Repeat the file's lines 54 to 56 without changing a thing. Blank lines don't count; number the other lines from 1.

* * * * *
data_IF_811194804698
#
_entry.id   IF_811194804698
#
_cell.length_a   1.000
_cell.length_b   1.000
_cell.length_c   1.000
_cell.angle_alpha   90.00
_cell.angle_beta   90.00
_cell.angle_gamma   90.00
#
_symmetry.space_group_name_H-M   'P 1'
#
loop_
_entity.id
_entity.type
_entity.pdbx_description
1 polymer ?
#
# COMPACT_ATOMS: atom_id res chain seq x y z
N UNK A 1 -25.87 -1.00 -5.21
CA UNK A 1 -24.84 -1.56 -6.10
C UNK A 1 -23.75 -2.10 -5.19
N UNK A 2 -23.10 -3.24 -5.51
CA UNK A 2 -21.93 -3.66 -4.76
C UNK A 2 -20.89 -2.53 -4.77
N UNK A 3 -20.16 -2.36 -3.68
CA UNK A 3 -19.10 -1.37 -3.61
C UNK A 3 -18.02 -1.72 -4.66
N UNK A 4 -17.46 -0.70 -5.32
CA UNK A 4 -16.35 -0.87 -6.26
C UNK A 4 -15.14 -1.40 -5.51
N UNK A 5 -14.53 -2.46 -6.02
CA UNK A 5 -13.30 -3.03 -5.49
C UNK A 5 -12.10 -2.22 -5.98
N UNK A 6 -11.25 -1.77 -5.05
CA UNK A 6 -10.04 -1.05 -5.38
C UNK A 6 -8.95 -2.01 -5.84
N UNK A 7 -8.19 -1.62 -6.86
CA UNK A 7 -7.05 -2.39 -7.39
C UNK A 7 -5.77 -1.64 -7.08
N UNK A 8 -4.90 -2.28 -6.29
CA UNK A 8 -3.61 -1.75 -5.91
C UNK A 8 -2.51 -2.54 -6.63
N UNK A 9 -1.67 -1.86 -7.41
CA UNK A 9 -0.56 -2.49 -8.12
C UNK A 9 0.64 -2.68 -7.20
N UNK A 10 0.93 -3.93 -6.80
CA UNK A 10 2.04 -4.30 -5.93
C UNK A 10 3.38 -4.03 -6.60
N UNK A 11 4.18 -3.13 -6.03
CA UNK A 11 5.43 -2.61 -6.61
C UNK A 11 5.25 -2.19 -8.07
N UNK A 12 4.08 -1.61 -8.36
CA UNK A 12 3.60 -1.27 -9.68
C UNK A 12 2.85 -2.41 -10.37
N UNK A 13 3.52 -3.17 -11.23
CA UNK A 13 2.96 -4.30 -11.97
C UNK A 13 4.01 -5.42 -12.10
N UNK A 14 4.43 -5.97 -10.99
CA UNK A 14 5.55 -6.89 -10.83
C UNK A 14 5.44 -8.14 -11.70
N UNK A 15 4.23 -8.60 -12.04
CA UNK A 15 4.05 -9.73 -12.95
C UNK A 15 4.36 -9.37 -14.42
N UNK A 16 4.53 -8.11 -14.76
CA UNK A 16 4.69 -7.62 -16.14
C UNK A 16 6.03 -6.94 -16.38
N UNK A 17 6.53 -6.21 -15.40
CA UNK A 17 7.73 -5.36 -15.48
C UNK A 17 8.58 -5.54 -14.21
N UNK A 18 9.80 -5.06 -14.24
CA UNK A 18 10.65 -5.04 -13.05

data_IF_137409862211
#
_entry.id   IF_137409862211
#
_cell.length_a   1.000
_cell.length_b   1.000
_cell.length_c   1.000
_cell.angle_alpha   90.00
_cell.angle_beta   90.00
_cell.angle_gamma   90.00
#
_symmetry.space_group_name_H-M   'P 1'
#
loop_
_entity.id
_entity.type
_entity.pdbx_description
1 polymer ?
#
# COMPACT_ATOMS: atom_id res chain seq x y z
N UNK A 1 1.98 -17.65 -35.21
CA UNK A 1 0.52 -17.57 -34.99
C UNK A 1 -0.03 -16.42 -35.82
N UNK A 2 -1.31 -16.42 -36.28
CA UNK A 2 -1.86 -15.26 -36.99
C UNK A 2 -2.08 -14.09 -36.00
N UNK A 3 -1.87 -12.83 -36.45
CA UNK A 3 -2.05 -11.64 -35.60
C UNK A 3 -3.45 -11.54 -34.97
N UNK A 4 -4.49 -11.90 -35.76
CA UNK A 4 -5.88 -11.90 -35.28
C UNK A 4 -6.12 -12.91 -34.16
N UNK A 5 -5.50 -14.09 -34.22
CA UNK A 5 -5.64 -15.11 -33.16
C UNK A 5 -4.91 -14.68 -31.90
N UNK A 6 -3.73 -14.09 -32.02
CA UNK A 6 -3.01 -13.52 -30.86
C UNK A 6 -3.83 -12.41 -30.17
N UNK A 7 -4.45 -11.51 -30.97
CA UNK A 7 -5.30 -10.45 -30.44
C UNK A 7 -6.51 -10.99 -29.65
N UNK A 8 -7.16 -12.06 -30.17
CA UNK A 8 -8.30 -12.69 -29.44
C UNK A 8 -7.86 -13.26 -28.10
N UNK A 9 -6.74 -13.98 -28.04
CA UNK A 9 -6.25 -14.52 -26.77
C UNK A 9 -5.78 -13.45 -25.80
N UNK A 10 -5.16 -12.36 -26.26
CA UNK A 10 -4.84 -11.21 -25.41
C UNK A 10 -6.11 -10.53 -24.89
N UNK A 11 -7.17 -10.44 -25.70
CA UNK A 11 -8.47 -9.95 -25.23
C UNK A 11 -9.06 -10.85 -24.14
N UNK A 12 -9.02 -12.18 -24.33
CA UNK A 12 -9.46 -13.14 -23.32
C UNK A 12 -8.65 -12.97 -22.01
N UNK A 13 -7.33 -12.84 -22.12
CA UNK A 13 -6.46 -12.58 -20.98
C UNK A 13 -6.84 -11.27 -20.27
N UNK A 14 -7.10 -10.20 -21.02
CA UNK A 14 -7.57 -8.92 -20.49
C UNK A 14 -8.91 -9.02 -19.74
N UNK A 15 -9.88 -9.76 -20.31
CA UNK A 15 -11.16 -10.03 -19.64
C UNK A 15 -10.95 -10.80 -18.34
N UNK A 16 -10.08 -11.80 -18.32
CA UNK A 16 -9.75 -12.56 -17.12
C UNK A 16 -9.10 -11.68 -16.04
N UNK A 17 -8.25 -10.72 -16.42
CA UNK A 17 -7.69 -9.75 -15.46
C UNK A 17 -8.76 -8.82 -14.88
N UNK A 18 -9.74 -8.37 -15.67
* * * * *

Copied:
N UNK A 12 4.08 -1.61 -8.36
CA UNK A 12 3.60 -1.27 -9.68
C UNK A 12 2.85 -2.41 -10.37